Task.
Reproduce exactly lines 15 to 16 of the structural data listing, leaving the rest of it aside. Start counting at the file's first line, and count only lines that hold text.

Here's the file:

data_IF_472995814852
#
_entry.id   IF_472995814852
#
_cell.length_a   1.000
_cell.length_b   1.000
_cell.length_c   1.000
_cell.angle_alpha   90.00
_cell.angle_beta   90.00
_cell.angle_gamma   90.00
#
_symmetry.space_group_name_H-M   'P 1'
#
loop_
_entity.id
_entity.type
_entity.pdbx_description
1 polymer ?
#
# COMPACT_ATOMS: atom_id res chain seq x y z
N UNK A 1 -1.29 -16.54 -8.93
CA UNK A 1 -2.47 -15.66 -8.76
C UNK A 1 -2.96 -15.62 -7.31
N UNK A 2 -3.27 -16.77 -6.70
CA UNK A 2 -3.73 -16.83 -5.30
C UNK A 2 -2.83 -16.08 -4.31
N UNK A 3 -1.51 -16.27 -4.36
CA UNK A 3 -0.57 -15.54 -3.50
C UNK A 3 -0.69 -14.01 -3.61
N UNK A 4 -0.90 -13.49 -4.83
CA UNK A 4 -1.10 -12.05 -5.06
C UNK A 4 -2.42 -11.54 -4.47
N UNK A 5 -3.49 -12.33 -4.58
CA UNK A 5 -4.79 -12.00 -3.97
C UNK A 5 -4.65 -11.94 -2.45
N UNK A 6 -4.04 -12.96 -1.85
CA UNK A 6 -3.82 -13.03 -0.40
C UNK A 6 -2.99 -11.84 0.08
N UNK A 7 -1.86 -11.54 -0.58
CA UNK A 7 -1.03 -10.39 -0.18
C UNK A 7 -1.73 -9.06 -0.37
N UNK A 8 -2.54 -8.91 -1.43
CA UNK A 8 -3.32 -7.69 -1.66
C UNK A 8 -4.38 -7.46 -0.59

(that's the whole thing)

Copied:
_entity.id
_entity.type